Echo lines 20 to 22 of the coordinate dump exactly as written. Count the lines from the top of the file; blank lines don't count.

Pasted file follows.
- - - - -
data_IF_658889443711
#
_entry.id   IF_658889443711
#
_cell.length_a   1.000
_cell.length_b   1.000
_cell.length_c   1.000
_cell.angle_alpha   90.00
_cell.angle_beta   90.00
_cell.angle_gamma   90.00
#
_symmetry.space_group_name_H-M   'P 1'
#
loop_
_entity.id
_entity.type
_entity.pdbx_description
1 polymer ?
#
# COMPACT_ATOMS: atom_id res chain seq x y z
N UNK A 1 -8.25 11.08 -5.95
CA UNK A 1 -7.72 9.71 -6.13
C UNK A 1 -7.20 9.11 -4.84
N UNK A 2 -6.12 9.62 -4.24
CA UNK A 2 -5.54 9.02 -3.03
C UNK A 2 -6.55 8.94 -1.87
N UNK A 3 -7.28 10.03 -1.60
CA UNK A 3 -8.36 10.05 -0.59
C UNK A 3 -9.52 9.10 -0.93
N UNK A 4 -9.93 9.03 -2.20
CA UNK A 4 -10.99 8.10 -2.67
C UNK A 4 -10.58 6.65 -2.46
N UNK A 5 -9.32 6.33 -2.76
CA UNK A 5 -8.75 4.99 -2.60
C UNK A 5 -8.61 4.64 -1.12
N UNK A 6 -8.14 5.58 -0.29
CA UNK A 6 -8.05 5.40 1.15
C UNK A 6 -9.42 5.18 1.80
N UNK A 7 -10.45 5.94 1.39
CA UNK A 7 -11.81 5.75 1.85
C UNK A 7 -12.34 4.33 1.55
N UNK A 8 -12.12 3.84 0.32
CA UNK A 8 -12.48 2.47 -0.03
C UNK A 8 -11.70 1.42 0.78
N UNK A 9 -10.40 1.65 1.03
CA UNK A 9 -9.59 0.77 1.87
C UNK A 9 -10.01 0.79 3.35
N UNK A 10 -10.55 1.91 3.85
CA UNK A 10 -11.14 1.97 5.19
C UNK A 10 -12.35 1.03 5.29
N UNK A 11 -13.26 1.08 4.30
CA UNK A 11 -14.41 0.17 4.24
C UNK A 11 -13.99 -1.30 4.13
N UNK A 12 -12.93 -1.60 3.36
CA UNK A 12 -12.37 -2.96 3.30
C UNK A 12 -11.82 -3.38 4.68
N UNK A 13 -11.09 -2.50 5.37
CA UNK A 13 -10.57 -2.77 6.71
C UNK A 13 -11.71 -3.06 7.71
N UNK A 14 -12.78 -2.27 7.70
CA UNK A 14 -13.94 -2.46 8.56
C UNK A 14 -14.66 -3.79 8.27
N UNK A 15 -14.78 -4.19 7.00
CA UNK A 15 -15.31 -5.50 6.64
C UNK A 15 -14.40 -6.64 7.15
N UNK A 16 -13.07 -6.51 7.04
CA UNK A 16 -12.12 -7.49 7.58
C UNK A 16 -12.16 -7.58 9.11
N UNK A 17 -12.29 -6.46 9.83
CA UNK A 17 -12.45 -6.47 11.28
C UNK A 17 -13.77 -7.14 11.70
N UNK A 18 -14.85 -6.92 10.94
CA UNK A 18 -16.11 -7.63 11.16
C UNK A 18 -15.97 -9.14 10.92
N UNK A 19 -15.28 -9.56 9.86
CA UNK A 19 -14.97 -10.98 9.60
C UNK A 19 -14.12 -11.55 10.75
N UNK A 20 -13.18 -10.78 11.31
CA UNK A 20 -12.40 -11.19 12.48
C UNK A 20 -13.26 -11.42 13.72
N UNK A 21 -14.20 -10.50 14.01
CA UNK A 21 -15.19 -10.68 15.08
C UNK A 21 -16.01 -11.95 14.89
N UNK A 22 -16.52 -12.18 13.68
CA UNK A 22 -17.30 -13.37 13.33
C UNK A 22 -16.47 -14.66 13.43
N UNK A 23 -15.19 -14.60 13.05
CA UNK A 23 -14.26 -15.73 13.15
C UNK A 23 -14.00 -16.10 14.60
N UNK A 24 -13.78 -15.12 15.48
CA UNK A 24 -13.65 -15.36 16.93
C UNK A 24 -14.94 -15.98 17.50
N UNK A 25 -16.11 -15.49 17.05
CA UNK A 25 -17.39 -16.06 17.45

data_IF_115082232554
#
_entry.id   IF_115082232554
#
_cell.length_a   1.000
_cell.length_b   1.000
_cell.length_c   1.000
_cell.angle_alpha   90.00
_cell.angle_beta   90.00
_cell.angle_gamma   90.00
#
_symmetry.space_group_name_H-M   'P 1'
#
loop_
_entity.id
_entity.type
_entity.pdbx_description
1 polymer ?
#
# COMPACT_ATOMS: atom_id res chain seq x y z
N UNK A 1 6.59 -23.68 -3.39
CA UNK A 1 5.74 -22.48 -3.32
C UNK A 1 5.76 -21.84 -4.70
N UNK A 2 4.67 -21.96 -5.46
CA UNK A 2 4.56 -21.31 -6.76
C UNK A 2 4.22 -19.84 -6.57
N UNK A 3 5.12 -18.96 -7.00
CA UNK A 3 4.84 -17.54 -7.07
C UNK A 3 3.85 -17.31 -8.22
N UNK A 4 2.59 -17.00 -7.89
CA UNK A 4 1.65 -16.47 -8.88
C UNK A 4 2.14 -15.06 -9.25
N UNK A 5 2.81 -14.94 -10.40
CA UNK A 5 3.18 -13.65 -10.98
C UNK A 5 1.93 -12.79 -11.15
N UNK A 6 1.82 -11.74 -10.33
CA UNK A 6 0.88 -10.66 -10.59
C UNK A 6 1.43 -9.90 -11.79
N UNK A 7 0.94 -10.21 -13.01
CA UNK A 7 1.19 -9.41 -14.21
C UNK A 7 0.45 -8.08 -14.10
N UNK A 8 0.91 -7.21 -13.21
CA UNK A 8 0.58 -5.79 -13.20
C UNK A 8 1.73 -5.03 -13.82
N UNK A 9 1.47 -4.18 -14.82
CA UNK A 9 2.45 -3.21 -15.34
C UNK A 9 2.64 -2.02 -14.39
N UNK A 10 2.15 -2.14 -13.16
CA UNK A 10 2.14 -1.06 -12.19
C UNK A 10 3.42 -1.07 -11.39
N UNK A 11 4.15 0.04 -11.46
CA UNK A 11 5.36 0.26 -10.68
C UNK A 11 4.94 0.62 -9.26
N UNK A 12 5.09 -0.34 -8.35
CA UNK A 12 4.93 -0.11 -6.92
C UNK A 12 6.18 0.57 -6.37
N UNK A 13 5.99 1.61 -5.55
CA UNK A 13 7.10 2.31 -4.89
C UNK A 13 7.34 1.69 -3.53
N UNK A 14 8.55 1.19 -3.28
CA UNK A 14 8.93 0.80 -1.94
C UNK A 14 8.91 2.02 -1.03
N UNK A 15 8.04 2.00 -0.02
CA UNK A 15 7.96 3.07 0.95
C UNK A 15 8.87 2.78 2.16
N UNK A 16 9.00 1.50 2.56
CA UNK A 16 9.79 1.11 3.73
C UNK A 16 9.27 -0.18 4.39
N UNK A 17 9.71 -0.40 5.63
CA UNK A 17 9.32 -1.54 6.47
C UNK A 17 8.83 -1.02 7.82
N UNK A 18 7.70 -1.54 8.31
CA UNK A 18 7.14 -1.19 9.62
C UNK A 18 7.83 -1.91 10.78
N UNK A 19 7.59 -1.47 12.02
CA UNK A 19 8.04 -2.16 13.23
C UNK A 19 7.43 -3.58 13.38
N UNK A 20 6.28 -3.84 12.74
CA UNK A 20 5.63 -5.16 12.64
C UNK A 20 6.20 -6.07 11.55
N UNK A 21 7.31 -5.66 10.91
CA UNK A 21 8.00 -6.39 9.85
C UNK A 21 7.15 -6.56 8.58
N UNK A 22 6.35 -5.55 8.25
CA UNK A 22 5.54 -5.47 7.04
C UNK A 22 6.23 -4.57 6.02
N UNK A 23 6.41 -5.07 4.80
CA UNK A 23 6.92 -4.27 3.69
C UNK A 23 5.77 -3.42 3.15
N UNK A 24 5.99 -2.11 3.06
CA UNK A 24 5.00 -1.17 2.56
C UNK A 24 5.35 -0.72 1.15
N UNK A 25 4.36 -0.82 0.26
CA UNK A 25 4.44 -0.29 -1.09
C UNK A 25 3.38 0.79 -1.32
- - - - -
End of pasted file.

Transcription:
# COMPACT_ATOMS: atom_id res chain seq x y z
N UNK A 1 -8.25 11.08 -5.95
CA UNK A 1 -7.72 9.71 -6.13